Come back when you have an answer.

Anonymous said...

Finland does NOT have charter schools, school vouchers or any of the school choice crapola. It's not about to undermine its national school system with all this reform nonsense that's going on in the US. By the way, in Finland, about 3% to 5% of their kids live in poverty while more than 21% of US kids live in poverty. Finnish kids spend less time in school than most of the other advanced countries, they do not test their kids to death, they don't have rich oligarchs trying to privatize their educational system. Home schooling is non existent. Finland has universal health care, generous social benefits and free university education. Finland is NOT burdened with school privatizer trolls that demonize unions and teachers 24/7. Oh yeah, Finnish teachers are all UNIONIZED.

Anonymous said...

That's the whole gist of your comments here and elsewhere: in this very post you mock the idea that teachers can do much good for poor kids, and elsewhere you constantly claim that teachers are only responsible for 10-20% of learning, while home environment is responsible for 60%.

Ok, then, let's cut the education budget in half and put the money into anti-poverty programs. I'm all with you. Why spend near the tops in the world on teachers, when even teachers admit that they can't do much good compared to what anti-poverty programs could do?

Anonymous said...

@anon 5:49 AM
Are you joking, are you out of your mind? Cut an education budget in half that has already been slashed? Gee, class size will be about 70 kids in a classroom. Instead of slashing the education budget to fund the anti-poverty program, why not reduce the defense budget to fund the anti-poverty program? A sizeable portion of the education budget goes to buildings, books, tests and upkeep of same. Cut the ed. budget in half more than it has already been cut and school buildings will be rotting in place.

Anonymous said...

Folks, do you notice that whenever the troll's agruments are questioned, he switches to a different reformist talking point, (rather than defend the point in question)? What happened to Finland? They're just like us, except for their economy, health care, population, and history, right?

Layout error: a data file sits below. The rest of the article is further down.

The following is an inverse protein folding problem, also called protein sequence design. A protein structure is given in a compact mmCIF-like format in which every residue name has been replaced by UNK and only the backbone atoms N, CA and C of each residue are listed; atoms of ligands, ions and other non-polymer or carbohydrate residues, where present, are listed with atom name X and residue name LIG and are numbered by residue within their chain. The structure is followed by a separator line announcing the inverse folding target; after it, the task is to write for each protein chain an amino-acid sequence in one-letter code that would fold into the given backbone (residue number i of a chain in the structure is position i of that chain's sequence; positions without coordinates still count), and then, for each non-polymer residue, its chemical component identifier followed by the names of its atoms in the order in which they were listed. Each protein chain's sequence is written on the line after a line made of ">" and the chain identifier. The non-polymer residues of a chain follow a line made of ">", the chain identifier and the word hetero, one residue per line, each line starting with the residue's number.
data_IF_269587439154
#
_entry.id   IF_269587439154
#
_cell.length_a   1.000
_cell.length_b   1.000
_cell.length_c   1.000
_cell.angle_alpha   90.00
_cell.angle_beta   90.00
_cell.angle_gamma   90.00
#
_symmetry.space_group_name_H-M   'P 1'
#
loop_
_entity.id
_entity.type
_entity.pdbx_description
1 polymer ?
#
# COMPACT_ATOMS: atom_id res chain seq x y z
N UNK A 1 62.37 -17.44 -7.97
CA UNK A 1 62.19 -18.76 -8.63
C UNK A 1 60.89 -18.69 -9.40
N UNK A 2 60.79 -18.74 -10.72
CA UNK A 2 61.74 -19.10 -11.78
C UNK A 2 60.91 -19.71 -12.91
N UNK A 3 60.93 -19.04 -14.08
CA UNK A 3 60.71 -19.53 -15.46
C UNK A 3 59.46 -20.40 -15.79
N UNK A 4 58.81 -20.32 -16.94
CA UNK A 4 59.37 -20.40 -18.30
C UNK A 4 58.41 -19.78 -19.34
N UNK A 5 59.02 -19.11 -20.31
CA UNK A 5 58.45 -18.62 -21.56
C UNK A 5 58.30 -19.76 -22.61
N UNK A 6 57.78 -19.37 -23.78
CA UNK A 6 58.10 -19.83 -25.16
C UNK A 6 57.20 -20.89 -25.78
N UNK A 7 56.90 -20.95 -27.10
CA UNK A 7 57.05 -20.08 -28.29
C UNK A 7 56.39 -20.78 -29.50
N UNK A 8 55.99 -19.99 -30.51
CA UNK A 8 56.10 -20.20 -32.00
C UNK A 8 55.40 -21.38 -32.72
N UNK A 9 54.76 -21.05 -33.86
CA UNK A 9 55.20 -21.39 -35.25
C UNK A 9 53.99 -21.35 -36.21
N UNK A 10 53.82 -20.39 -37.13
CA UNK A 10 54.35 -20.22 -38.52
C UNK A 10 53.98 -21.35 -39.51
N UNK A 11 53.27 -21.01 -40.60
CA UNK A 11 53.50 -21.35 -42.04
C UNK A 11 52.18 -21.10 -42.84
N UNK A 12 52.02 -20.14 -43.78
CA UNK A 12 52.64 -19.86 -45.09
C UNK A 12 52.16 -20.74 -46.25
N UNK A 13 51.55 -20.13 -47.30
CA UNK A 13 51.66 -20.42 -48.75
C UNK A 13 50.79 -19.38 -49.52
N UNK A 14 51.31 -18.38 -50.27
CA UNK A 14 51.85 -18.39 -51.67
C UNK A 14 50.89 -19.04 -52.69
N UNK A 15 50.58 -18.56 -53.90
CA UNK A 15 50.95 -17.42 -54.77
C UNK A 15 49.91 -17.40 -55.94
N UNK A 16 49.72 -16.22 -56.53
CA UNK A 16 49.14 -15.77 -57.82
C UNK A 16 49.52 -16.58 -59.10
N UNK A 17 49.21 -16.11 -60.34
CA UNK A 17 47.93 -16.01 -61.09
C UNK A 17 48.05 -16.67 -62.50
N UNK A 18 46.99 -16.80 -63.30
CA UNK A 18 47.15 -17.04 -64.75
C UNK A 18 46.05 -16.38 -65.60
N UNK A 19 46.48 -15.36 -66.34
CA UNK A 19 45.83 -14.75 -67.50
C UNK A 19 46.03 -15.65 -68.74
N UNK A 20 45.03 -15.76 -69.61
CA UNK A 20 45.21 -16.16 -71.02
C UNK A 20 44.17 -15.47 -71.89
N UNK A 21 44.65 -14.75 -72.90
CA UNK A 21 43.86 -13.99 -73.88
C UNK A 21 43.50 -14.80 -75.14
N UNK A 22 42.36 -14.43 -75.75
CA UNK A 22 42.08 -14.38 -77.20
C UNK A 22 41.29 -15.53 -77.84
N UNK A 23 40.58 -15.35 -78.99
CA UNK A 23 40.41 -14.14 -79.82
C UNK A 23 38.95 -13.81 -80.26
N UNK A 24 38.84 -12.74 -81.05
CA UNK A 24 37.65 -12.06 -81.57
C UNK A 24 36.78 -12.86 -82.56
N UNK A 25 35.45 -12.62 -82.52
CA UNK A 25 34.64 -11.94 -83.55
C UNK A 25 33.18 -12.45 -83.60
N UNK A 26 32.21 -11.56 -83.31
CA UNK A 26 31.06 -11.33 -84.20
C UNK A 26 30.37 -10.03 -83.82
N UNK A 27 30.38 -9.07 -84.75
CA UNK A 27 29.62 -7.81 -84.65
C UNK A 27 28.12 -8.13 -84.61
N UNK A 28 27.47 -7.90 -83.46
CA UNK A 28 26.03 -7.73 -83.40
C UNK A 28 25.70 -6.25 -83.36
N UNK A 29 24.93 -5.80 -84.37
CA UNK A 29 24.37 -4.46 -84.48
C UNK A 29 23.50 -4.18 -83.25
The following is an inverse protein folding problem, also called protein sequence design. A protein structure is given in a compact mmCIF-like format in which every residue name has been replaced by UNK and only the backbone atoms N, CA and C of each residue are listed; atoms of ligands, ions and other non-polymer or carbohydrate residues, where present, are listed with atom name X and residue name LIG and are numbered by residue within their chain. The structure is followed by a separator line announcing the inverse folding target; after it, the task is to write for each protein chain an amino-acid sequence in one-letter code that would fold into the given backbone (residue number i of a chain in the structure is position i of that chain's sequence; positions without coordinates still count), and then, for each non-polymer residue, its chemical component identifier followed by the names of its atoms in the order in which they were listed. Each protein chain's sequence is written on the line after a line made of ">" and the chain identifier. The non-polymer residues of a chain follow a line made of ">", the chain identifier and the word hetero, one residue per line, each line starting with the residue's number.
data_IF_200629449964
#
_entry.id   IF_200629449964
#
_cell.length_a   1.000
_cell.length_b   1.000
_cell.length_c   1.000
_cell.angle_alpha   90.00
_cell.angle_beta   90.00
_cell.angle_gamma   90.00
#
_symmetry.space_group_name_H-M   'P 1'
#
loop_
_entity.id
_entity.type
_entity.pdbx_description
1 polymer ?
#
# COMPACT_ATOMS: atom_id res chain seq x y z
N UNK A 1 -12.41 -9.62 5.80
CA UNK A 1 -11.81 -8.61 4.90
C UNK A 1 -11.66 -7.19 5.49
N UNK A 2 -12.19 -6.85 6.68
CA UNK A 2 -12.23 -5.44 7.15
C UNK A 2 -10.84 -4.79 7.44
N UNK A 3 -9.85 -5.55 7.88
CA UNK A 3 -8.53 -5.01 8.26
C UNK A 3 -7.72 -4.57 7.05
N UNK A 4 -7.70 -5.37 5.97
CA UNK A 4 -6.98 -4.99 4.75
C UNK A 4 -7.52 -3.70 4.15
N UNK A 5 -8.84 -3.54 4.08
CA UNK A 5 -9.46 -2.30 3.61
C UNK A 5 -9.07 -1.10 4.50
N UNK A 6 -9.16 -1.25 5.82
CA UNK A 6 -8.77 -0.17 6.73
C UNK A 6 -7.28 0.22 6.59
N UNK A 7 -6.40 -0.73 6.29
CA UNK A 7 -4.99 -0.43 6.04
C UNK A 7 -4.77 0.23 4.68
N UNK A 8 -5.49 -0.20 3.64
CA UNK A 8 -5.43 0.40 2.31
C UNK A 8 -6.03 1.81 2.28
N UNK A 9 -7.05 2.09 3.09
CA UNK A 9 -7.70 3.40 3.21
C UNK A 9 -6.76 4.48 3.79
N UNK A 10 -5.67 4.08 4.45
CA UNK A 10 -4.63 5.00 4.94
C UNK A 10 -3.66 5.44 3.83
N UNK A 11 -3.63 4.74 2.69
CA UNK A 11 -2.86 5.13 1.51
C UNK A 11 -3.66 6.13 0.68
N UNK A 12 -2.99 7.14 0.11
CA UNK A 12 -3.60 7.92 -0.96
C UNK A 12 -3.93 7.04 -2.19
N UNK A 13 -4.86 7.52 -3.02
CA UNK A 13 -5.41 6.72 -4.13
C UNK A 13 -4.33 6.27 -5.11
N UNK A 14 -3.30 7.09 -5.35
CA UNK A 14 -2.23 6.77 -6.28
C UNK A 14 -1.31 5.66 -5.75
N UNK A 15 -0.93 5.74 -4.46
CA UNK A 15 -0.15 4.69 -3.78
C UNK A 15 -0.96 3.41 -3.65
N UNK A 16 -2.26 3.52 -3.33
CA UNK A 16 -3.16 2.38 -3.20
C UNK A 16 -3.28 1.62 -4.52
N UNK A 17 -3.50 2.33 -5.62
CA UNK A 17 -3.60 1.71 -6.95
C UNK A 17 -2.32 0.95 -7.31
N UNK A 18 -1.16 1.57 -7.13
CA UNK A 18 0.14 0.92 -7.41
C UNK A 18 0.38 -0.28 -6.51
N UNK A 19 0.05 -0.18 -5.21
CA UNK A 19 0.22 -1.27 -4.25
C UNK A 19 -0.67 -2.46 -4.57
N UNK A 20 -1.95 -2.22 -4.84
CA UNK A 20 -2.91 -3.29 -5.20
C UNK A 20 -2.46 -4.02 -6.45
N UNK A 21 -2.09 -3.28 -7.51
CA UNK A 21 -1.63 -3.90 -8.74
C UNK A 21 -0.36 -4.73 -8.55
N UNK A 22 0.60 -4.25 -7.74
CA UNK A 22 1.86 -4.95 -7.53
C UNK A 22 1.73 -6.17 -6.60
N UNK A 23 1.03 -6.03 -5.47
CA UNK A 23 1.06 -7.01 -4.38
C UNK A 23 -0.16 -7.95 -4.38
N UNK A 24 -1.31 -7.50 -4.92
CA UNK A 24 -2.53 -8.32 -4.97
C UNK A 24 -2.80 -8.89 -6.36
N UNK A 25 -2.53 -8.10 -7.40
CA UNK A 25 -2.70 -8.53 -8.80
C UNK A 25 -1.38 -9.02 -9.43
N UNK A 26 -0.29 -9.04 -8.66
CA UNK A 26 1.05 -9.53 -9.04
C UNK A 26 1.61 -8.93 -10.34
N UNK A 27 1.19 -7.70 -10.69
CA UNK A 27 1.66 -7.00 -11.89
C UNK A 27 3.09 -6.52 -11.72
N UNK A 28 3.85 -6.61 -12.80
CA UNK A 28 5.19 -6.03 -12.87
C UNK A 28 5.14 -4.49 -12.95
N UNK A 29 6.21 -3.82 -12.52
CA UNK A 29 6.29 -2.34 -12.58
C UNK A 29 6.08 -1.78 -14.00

Ah, go to Helsinki! (The noble Finns won't want you either.)

What else do you have in your bag of tricks . . . status quo, greedy unions, bogus studies, lies, comparisons to (tiny) homogeneous populations, beneficent billionaires, phony charges of racism, exigency (We must do SOMETHING now!) are there logical fallacies you haven't used yet?
Just keep us running, it works--some of the most successful figures in history have used this plan--but you wouldn't want to be compared to them.

Let's not forget your sincere concern: it's green, fits into your wallet, and can be exchanged for goods and services.

A Nonny Mouse said...

BTW- why Finland costs less to educate?

Special education students are not educated in the regular system. They are educated under Finland's national healthcare system. Imagine how inexpensive our schools would be if we educated every classified child under a different line item in the state budget? It's not that they are denied an education, just that that education is paid for under a different program and NOT counted into the education budget.

Just something to think about, when the cost of educating just ONE autistic student can top $30K per year. Finland probably spends quite a bit more per non-classified student than NJ does.

Anonymous said...

Ah, the troll will just move on to another line of attack--or another country. How about Singapore--the SL printed a story yesterday about a private school hero just back from that paradise--oh what they do with math there--and they have the gum-chewing problem solved too--WHACK!

Well, he's just doing his job--professional chain yanker!

Duke said...

A Nonny: I did not know that about Finland and spec ed students. Do you have a source?

Anonymous said...

A better question would be: Why are Estonia's test scores so high, consistently second in Europe and well outpacing the US, despite spending about half of what the U.S. (and Finland) spend? And, why are the test scores of the Swedish speaking minority in Finland so mediocre? The answer is, Finno-Ugric, spoken officially only in Finland and Estonia. It is a pure, simple language, extremely easy to learn compared to English and other cobbled together languages. The jump start Finnish and Estonian kids get in speaking carries benefit all the way through. And, another piece of data, the Swedish speaking minority in Finland, despite being gernerally wealthier, do not perform as well as the students benefiting from the simple Finno-Urgic speech. Yet....you don't hear of any teacher union junkets to Estonia to see how they achieve so much on so little. I think half of Finland's GNP is on PR for their schools! Read all about it: http://finnish-and-pisa.blogspot.com/